Renae Vander Schaaf

It’s a busy time of year on the farm. But is there ever a time on the farm when we can really say the work is caught up? Each season has its own priorities and busy-ness. But right now, as I look at the work staring me in the face, all I can say it’s going to be a busy couple of weeks.

That garden, which was going to decrease in size this year, somehow did not. Even though the rains have been lacking, a few strategic days of watering has resulted in produce: beans of all kinds; tomatoes of all sizes and colors; okra (it’s hibiscus-like flowers are not just for beauty sake); grapes (if we get them before the birds); Aronia berries (which the birds leave alone until the grapes are gone); and apples (but who cares if only half the trees have apples on this year). And so it goes.

There is no need for Covid isolation rules as the trail from the garden to my kitchen becomes my only world.

Out of curiosity, I looked at The Iowa Homestead newspapers of one hundred years ago to see what farmwives were busy with.

It seems like there was a quite a debate on the necessity of feeding the threshing crew when it was your time to have the threshers at your farm.

The whole family was busy then. There seemed to be plenty of stress to make sure you were ready when the threshing machines came to your farm, and that there would be plenty of food to feed the crew.

I always knew a huge meal at noon was prepared and served; and plenty of sandwiches and cookies for morning and afternoon lunches. But I didn’t realize that supper was often served too.

One woman had written a letter wondering how necessary it was to serve an evening meal after the work of the day was done. Her letter garnered plenty of replies.

Some were in agreement — remarking on the fact that if they finished at your place early harvesting, the whole crew moved on Breakdowns or uncooperative weather may have caused issues so that no evening meal was needed; but the meal had already been prepared.

One person wrote she has known of women whose health suffered from preparing so much food in stifling, non-air conditioned kitchens over a very hot wood stove. She thought the men should spend a few days in the kitchen to know what it was really like.

Others felt it was privilege to send the threshing crew with a full stomach and that the men had labored in hot, dusty fields. After all, in 1920, would most of the threshing crew have walked home?

The other debate was whether city or farm women had it easier. The farm wife had to prepare 1,095 good, nutritional meals a year for hearty appetites. They worked hard — thus needing plenty of food for fuel.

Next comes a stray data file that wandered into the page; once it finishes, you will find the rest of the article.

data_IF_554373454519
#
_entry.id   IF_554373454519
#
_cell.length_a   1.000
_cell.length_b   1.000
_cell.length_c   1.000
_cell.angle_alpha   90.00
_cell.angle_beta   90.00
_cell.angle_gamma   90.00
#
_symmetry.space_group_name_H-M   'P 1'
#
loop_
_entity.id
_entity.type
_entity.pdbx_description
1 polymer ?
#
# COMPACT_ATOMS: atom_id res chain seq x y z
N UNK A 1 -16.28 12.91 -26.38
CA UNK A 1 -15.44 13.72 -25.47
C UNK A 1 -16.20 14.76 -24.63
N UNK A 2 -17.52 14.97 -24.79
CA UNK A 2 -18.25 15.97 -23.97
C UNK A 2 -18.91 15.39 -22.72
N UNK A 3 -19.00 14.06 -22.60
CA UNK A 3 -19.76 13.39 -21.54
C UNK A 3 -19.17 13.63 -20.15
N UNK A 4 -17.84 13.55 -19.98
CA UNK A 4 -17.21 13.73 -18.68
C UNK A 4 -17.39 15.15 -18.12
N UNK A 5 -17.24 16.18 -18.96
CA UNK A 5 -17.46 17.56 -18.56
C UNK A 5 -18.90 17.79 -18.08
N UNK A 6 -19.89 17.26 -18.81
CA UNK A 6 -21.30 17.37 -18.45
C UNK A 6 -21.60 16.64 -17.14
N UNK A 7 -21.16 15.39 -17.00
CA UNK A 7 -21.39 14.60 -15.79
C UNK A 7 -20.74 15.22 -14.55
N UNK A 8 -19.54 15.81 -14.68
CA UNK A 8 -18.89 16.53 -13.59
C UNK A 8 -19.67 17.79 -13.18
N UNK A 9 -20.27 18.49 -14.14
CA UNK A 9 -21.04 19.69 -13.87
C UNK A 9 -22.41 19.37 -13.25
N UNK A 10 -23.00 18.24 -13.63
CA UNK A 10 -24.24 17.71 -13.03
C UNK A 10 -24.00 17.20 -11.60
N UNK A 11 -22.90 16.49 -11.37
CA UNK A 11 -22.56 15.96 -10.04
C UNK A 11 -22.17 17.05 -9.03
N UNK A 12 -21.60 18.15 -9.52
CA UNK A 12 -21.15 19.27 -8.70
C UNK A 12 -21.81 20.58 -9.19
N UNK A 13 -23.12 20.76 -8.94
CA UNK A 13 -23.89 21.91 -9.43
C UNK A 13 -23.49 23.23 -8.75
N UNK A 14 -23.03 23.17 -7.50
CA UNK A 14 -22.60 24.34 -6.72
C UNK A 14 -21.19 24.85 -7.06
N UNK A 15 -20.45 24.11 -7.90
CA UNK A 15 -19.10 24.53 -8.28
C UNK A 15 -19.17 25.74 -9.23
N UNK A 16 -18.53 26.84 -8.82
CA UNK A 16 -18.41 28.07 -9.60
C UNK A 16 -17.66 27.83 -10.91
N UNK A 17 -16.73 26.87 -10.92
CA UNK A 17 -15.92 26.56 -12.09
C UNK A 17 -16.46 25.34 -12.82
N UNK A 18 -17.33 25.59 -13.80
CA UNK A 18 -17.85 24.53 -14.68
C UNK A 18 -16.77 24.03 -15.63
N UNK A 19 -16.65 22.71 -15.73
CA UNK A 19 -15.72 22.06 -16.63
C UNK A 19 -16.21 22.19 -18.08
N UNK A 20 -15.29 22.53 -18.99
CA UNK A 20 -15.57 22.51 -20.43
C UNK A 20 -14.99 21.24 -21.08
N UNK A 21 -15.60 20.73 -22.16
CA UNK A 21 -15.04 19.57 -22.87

“City women have it ‘easy’,” one woman wrote. “No cows to milk, no churning, no vegetables to gather, no poultry to care for, no chickens to run down, dress, etc. She just steps down to the telephone and in a short time everything is delivered to her back door.”

There’s another side to story, according to the city woman. “Cooking three meals a day for 365 days a year would not be one-fourth the trouble if I didn’t have to pamper the appetites of my family. But it’s no wonder! Here we are cooped up without fresh air, sunshine or exercise. My country sister has no worries, for her family will eat any wholesome food set before it. They have fresh fruits and vegetables by simply stepping into the garden. Then too, creamy milk, good butter, meat and poultry can all be had right there on the farm.”

The city woman also often found that when she phoned in her grocery order, she got so many inferior products or was short-weighted, she went to doing her own marketing. Which meant changing from a house dress to a street dress, walking one and a fourth mile to possibly wait in line at the market to make her purchases before walking back home with a heavy basket, according to the article.

All these women have legitimate opinions and concerns, and I do find them interesting. It will sure give me something to think about as I’m laboring over my not-so-hot stove in my air-conditioned house. All the while thankful that storms, locusts and pestilence have avoided my garden thus far this year.

Renae B. Vander Schaaf is an independent writer, author and speaker. Contact her at (605) 530-0017 or agripen@live.com.